Across the world, there is a high prevalence of HDS use. According to the World Health Organization (WHO), HDS use in the United States has increased significantly over the past two decades. Depending on the survey, over 50% of respondents report using an HDS in the past 30 days. While used by all populations and all socioeconomic backgrounds, studies consistently show that HDS used is higher in women than men and in family households with greater wealth. Finally, older adults tend to be the highest consumers of HDSs, with nearly 70% taking an HDS in the past 30 days.
REGULATORY ISSUES & QUALITY ASSURANCE
As of 2018, 124 Member States (64%) of the WHO responded that they had laws or regulations on HDSs. in 1994, the US Congress passed the Dietary Supplement and Health Education Act (DSHEA). This act defined a dietary supplement as a product (other than tobacco) that is intended to supplement the diet; contain one or more dietary ingredients (including vitamins; minerals; herbs or other botanicals; amino acids; and other substances) or their constituents; is intended to be taken by mouth as a pill, capsule, tablet, or liquid; and is labeled on the front panel as a dietary supplement. Under this law, supplements can be marketed without proof of safety or efficacy if no claim is made for their use in the diagnosis, treatment, cure, or prevention of disease. Manufacturers can, however, make "structure and function" claims that a product enhances a normal body function or state. For example, saw palmetto can be marketed to support urinary tract health but not to treat benign prostatic hyperplasia. In contrast to prescription medications, which must be proven safe, the US FDA must first prove that an HDS is unsafe before a product is taken off the market. Dietary supplement producers are responsible for reporting serious adverse events related to their products; in addition, they must abide by good manufacturing practice guidelines—including requirements for manufacturers to test products to ensure product quality, confirm the absence of some contaminants, verify accuracy of labeling, maintain minimum standards for manufacturing and packing, monitor adverse event reports, and provide all records for FDA inspection. Although these guidelines are nonbinding on the manufacturer, the FDA has increased inspections of HDS manufacturers and enforcement of regulations. Other countries, including Canada, Australia, and Japan, and the European Union, have stricter policies on the licensure and marketing of HDSs. Patients should be advised to follow certain guidelines when using an HDS (Table e4–1). In 2019, the FDA reported that they will update the regulation of HDSs to continue to promote safety, quality, and efficacy. They used a different electronic submission system for notification of new dietary ingredients and structure/function claims.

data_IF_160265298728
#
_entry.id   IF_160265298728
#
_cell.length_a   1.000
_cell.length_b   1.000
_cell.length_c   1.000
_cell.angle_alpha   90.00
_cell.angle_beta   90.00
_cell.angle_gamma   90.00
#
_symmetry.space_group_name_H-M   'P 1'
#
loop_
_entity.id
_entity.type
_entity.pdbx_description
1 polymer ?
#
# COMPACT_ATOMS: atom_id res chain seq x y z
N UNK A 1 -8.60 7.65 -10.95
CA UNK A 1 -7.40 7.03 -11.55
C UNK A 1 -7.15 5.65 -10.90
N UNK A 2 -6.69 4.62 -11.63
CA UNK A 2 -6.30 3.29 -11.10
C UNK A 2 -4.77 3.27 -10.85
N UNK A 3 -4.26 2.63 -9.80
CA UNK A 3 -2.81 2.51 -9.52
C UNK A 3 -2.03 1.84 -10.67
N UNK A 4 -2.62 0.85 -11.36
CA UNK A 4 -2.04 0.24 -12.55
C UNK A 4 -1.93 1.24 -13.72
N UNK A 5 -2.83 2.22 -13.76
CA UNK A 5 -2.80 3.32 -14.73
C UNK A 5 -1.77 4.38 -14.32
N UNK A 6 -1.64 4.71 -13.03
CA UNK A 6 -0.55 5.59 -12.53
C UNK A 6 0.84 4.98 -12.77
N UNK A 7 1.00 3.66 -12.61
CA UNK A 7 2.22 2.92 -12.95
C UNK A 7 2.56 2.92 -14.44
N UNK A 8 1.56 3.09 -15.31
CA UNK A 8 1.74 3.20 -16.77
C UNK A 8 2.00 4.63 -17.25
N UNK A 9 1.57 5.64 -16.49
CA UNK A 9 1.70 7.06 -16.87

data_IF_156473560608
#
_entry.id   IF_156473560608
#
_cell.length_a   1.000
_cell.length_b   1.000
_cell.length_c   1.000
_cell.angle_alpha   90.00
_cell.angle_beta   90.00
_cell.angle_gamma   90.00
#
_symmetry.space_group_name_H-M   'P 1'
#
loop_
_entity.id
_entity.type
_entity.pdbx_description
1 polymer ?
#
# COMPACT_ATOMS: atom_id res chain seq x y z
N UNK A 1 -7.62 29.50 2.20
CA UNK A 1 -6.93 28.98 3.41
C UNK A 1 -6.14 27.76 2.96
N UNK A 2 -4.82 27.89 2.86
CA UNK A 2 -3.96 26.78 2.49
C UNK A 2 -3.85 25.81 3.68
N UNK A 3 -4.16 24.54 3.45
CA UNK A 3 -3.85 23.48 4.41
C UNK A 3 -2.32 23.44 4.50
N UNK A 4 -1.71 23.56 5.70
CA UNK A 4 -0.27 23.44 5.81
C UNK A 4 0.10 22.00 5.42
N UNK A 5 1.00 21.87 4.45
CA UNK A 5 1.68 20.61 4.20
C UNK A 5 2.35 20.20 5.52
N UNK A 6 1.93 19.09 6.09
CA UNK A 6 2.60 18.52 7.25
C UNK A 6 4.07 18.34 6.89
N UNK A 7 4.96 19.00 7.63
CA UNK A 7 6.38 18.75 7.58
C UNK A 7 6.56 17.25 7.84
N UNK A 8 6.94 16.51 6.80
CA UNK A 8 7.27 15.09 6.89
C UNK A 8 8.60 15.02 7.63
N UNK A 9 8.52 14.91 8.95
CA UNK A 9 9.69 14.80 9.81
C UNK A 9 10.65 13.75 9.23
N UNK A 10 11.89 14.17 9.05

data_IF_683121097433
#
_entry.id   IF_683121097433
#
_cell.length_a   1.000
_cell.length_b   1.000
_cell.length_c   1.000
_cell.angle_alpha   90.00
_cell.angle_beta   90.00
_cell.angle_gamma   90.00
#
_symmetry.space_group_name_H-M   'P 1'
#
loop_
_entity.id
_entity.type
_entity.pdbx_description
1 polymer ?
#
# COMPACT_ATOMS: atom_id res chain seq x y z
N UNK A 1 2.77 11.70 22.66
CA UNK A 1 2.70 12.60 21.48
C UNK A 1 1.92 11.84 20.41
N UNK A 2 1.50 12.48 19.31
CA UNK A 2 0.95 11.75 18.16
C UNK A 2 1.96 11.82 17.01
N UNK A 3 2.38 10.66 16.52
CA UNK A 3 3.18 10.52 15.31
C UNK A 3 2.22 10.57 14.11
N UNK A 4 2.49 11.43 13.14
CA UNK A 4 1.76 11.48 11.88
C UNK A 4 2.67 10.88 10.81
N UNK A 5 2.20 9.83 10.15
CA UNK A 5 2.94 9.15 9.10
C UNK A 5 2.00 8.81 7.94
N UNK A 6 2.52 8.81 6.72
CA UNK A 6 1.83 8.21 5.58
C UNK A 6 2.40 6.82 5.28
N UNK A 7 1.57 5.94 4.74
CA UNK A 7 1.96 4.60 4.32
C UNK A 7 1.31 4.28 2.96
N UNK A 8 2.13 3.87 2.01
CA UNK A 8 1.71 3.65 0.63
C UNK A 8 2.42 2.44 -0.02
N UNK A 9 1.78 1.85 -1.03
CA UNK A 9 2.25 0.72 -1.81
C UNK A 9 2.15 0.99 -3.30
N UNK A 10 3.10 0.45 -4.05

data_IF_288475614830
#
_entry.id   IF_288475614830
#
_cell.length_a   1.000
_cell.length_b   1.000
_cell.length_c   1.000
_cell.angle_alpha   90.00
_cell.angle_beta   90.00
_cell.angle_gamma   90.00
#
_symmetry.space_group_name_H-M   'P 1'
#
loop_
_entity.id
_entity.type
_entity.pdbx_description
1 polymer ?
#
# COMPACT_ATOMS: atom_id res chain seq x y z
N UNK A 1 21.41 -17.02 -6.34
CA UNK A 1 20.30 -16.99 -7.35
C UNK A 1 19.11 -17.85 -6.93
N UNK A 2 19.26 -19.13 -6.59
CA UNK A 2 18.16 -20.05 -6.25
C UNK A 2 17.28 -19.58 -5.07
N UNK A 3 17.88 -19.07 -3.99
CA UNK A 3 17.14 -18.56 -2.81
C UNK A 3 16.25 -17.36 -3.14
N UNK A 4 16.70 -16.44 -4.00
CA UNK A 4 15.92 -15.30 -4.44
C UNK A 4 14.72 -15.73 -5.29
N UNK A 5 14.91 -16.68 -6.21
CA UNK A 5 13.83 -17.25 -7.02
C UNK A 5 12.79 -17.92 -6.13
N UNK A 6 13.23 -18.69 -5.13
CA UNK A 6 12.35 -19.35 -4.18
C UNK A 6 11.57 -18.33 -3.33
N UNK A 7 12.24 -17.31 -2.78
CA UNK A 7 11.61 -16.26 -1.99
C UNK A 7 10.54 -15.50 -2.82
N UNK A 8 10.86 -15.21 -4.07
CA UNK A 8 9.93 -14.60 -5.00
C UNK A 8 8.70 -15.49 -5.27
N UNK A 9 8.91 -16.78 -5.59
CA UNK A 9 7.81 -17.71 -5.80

Table e4–1.Advice to patients using herbal and dietary supplements (HDS).